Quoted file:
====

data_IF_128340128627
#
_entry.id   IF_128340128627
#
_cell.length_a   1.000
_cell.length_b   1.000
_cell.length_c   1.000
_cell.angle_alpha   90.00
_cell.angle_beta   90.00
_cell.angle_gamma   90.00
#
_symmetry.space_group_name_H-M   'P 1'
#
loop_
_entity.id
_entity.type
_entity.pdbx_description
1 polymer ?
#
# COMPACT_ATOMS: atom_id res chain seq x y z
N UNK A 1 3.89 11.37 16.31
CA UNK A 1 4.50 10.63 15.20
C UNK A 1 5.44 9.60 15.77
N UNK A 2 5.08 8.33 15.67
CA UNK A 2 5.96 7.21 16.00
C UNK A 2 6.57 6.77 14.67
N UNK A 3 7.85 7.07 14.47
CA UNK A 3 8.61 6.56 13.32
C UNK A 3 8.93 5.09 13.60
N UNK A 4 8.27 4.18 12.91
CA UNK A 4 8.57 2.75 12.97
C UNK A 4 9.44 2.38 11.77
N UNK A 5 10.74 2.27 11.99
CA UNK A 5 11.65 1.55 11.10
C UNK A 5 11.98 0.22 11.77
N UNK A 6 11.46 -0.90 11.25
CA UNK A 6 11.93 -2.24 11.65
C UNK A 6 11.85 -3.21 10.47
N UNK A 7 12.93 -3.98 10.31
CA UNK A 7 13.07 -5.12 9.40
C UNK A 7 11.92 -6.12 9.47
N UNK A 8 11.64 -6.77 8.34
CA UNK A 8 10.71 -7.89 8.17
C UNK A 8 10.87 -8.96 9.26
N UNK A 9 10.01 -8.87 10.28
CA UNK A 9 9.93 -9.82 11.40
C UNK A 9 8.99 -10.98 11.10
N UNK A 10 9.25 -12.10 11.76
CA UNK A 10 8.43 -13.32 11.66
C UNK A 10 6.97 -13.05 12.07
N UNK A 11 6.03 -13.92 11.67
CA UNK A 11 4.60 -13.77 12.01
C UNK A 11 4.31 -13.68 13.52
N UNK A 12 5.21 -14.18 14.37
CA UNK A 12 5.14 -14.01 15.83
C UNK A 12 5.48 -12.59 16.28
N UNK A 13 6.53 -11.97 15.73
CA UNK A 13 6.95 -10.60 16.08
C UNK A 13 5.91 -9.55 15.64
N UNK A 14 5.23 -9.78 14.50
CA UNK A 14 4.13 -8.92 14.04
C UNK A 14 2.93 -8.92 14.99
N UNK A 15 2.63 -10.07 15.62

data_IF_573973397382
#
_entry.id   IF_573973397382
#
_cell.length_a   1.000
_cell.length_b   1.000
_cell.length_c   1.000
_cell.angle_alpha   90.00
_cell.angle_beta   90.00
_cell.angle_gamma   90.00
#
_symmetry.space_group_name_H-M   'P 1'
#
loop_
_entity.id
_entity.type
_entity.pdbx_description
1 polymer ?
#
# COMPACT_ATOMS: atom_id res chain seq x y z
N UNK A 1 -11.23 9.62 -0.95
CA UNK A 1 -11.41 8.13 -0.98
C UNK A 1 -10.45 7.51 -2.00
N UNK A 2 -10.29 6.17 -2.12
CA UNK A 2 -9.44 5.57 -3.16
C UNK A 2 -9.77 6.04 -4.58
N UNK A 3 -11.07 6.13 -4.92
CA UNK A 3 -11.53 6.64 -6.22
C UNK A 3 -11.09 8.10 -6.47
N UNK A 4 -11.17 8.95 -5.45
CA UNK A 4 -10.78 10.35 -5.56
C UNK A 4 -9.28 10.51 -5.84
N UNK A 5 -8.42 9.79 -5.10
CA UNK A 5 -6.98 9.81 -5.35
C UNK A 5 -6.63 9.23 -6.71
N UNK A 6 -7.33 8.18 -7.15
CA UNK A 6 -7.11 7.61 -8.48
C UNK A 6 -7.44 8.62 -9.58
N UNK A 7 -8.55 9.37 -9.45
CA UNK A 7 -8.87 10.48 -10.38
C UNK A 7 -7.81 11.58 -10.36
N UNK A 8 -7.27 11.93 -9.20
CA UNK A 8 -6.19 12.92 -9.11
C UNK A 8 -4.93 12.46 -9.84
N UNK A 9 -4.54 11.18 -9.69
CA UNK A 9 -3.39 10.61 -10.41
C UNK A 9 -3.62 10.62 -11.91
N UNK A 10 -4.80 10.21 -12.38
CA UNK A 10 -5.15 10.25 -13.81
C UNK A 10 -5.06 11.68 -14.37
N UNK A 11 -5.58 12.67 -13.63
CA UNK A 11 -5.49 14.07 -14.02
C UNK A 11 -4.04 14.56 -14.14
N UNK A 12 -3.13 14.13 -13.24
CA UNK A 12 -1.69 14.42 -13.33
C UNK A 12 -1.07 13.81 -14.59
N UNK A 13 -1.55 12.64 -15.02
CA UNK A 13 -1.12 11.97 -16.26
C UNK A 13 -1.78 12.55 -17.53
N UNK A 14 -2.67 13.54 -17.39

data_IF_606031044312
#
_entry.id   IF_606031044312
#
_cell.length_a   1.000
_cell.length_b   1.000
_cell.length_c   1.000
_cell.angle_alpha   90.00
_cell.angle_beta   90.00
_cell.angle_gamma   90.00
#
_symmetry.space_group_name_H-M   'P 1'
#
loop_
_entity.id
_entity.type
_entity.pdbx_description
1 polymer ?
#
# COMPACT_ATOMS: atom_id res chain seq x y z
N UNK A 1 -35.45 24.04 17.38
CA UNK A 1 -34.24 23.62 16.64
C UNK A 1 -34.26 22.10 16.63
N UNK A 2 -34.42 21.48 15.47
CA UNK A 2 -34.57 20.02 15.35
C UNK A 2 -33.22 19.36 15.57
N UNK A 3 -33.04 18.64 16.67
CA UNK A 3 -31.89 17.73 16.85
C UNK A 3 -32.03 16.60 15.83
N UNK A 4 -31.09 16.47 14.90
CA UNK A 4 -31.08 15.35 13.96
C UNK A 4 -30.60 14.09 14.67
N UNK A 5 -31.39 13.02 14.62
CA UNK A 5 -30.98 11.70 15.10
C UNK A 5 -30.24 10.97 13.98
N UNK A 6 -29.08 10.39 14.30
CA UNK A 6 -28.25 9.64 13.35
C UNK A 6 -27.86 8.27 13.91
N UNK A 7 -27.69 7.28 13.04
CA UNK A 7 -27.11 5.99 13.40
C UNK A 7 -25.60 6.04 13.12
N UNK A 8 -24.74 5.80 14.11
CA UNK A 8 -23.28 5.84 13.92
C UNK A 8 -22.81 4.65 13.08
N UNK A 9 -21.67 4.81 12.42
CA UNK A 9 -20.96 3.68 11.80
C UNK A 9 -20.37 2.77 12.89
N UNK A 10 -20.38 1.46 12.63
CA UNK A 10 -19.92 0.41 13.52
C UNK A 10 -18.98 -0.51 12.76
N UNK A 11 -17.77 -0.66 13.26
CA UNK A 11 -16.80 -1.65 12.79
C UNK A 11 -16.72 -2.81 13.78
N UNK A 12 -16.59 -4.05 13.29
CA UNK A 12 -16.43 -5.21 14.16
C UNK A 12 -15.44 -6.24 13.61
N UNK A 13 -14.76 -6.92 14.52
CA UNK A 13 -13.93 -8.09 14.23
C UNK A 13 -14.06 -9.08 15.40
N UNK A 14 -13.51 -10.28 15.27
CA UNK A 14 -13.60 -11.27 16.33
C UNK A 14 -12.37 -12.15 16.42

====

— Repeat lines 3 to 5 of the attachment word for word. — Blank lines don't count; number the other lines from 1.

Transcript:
_entry.id   IF_128340128627
#
_cell.length_a   1.000